The television presenter Jeremy Kyle called a guest on his show who is believed to have killed himself seven days later a “serial liar” and said he “would not trust him with a chocolate button”, it has emerged.
Kyle also asked: “Has anyone got a shovel?” during the programme featuring Steve Dymond, 63, who was found dead a week after the recording of The Jeremy Kyle Show in May 2019.
The Hampshire coroner, Jason Pegg, laid out the remarks made by Kyle in a ruling setting out why he believed Kyle “may have caused or contributed” to Dymond’s death.
Dymond was found at his home in Portsmouth, Hampshire, after “failing” a lie detector test taken as part of the programme designed to try to ascertain whether he had cheated on his ex-fiancee, Jane Callaghan.
Pegg stated in his ruling, which was made in July but only released now, that he had viewed the episode featuring Dymond.
The coroner said: “In that footage it is apparent that Jeremy Kyle was aware that the deceased had previously been unable to appear on The Jeremy Kyle Show having been diagnosed with depression, for which the deceased had been prescribed anti-depressant medication.
“After the lie detector results the deceased looked visibly upset. Jeremy Kyle adopted an approach where he called the deceased a ‘serial liar’; that he ‘would not trust him with a chocolate button’; and made a comment: ‘Has anyone got a shovel?”’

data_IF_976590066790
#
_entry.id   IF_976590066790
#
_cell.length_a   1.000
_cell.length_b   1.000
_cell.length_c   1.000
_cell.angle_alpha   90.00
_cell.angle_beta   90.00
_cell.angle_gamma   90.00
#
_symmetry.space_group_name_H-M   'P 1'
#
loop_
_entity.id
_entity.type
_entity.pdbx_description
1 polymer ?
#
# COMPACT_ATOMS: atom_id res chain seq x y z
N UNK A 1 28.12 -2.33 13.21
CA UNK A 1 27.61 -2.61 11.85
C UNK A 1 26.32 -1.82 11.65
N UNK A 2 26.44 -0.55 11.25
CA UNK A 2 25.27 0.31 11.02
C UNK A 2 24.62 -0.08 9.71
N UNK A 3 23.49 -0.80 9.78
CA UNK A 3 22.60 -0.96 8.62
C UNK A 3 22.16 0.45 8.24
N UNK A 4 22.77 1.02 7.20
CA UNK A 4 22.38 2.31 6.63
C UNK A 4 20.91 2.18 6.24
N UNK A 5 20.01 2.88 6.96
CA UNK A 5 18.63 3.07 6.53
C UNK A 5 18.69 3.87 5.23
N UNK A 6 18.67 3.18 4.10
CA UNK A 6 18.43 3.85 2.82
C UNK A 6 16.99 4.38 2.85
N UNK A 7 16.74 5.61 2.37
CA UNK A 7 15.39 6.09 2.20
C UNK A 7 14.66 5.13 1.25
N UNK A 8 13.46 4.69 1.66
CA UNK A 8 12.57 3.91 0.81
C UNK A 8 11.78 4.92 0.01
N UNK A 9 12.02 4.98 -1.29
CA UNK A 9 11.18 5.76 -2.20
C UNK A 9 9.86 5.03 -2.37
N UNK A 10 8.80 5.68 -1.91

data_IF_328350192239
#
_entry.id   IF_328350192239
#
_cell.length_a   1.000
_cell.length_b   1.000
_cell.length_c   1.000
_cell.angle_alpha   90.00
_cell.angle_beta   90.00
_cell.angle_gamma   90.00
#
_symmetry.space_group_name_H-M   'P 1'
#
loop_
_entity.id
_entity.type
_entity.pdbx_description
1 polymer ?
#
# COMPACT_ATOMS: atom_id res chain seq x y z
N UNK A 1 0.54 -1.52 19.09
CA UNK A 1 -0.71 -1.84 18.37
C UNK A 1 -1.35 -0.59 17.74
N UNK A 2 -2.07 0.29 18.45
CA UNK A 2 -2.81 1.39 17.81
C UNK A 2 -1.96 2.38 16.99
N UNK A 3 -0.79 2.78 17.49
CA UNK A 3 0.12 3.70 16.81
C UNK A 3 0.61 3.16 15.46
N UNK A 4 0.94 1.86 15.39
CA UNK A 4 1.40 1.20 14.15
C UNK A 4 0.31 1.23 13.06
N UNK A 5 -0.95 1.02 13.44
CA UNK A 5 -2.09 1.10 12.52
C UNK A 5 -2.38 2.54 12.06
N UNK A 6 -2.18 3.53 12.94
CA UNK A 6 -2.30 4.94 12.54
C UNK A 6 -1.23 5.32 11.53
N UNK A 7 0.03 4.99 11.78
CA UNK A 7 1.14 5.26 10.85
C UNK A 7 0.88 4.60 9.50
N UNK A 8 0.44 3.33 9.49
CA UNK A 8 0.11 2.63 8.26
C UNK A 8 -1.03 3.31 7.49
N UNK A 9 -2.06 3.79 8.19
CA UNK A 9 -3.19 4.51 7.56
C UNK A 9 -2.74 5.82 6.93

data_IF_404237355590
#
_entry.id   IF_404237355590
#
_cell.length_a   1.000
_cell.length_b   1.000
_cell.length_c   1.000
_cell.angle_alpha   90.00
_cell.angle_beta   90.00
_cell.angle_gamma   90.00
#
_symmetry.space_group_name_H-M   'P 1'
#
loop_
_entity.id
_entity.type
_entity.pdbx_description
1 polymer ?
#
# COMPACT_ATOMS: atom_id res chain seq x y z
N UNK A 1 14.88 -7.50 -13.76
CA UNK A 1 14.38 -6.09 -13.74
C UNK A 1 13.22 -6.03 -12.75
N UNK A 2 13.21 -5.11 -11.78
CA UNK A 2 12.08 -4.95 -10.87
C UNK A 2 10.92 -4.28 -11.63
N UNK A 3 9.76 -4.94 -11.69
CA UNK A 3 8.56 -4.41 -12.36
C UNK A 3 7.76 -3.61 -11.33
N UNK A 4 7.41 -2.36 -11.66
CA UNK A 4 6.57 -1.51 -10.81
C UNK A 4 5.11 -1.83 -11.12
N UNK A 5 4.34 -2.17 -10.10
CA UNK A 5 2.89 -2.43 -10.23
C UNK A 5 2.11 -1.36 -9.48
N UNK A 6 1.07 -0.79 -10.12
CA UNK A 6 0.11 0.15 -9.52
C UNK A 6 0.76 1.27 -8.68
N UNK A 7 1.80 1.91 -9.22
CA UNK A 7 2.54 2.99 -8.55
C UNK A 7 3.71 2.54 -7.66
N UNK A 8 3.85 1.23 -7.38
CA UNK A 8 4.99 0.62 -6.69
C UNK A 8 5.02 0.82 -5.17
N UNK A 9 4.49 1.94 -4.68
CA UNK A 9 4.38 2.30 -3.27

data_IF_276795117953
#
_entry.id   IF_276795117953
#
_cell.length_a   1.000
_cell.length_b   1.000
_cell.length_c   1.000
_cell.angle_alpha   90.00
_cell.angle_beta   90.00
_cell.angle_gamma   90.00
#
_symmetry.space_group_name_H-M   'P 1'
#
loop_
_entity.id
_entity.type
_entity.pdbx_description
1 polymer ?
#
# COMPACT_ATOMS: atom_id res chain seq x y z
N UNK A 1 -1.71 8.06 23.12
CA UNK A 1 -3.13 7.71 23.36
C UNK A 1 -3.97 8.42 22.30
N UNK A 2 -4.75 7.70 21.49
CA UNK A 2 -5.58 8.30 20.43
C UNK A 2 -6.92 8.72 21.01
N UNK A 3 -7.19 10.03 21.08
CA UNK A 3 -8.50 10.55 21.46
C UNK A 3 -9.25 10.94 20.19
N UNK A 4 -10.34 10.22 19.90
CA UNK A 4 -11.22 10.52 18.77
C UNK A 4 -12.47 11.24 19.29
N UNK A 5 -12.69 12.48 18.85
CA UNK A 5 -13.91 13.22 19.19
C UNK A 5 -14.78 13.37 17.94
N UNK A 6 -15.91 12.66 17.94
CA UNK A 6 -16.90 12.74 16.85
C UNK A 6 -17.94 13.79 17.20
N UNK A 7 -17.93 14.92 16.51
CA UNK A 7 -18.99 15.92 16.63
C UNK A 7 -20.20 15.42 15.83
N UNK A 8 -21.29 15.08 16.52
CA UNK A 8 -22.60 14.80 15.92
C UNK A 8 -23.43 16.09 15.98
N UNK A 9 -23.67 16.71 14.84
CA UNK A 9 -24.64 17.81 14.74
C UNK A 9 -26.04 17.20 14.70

The ruling quoted Dymond’s son, Carl Woolley, who said his father “had been humiliated, taken for a mug and pounced on” by Kyle. Woolley also said his father told him day after the filming that he had “been made out to be the baddy and that Jeremy Kyle was constantly on him. He felt embarrassed and made to feel like nothing.”
Also quoted in the ruling is Dymond’s brother, Leslie Dymond, who said his brother had phoned him from a taxi after the filming of the episode. “During that conversation, the deceased told his brother: ‘He had endured a terrible time and could not go on living,’” the coroner said.
“In subsequent conversations Leslie Dymond recalls his brother stating: ‘Jeremy Kyle had been in his face and followed when he left the stage … He was jeered and called a failure by the presenter.”’
Pegg concluded: “I am satisfied that the evidence potentially goes beyond mere criticism of Jeremy Kyle and that acts or omissions of Jeremy Kyle may have caused or contributed to the death of Stephen Dymond, the deceased.”
He said he deemed Kyle an “interested party” – someone who has the right to actively participate in an inquest.
Counsel for Dymond’s family, Caoilfhionn Gallagher QC, told a pre-inquest hearing in Winchester last week: “The inquest must consider how he came to be on the show in the first place considering his pre-show assessment, and it was known he had been on anti-depressant medication and had stopped it to go on the show.”
She claimed Kyle had been given briefing notes about Dymond’s situation and had made reference during the show to him stopping his medication.
A full inquest is set to be held in the summer of 2021.
In the UK and Ireland, Samaritans can be contacted on 116 123 or email firstname.lastname@example.org or email@example.com. In the US, the National Suicide Prevention Lifeline is 1-800-273-8255. In Australia, the crisis support service Lifeline is 13 11 14. Other international helplines can be found at www.befrienders.org.